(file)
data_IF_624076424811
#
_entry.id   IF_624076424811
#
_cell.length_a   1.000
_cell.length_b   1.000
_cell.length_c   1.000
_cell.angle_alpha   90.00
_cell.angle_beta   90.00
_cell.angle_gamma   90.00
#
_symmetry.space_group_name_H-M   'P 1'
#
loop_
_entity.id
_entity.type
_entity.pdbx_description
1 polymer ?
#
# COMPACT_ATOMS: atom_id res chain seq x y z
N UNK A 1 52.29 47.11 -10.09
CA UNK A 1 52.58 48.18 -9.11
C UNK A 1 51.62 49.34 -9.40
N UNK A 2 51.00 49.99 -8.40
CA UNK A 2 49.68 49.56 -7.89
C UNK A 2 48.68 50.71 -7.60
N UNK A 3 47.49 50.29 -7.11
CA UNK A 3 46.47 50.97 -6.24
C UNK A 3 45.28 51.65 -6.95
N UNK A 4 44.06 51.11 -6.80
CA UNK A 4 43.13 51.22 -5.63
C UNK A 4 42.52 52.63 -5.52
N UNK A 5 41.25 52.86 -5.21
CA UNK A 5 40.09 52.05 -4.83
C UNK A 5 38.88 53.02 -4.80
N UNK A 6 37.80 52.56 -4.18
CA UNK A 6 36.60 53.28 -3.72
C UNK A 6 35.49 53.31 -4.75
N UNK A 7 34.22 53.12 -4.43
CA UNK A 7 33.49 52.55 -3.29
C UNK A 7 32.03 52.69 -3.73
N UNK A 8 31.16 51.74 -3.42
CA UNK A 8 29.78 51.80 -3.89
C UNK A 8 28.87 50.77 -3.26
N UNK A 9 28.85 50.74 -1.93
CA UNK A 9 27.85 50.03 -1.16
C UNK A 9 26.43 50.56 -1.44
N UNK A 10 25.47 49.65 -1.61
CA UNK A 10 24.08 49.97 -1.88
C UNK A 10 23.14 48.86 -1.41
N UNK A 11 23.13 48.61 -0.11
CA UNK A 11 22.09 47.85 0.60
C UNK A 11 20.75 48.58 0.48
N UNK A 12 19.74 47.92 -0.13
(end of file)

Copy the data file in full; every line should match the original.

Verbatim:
data_IF_624076424811
#
_entry.id   IF_624076424811
#
_cell.length_a   1.000
_cell.length_b   1.000
_cell.length_c   1.000
_cell.angle_alpha   90.00
_cell.angle_beta   90.00
_cell.angle_gamma   90.00
#
_symmetry.space_group_name_H-M   'P 1'
#
loop_
_entity.id
_entity.type
_entity.pdbx_description
1 polymer ?
#
# COMPACT_ATOMS: atom_id res chain seq x y z
N UNK A 1 52.29 47.11 -10.09
CA UNK A 1 52.58 48.18 -9.11
C UNK A 1 51.62 49.34 -9.40
N UNK A 2 51.00 49.99 -8.40
CA UNK A 2 49.68 49.56 -7.89
C UNK A 2 48.68 50.71 -7.60
N UNK A 3 47.49 50.29 -7.11
CA UNK A 3 46.47 50.97 -6.24
C UNK A 3 45.28 51.65 -6.95
N UNK A 4 44.06 51.11 -6.80
CA UNK A 4 43.13 51.22 -5.63
C UNK A 4 42.52 52.63 -5.52
N UNK A 5 41.25 52.86 -5.21
CA UNK A 5 40.09 52.05 -4.83
C UNK A 5 38.88 53.02 -4.80
N UNK A 6 37.80 52.56 -4.18
CA UNK A 6 36.60 53.28 -3.72
C UNK A 6 35.49 53.31 -4.75
N UNK A 7 34.22 53.12 -4.43
CA UNK A 7 33.49 52.55 -3.29
C UNK A 7 32.03 52.69 -3.73
N UNK A 8 31.16 51.74 -3.42
CA UNK A 8 29.78 51.80 -3.89
C UNK A 8 28.87 50.77 -3.26
N UNK A 9 28.85 50.74 -1.93
CA UNK A 9 27.85 50.03 -1.16
C UNK A 9 26.43 50.56 -1.44
N UNK A 10 25.47 49.65 -1.61
CA UNK A 10 24.08 49.97 -1.88
C UNK A 10 23.14 48.86 -1.41
N UNK A 11 23.13 48.61 -0.11
CA UNK A 11 22.09 47.85 0.60
C UNK A 11 20.75 48.58 0.48
N UNK A 12 19.74 47.92 -0.13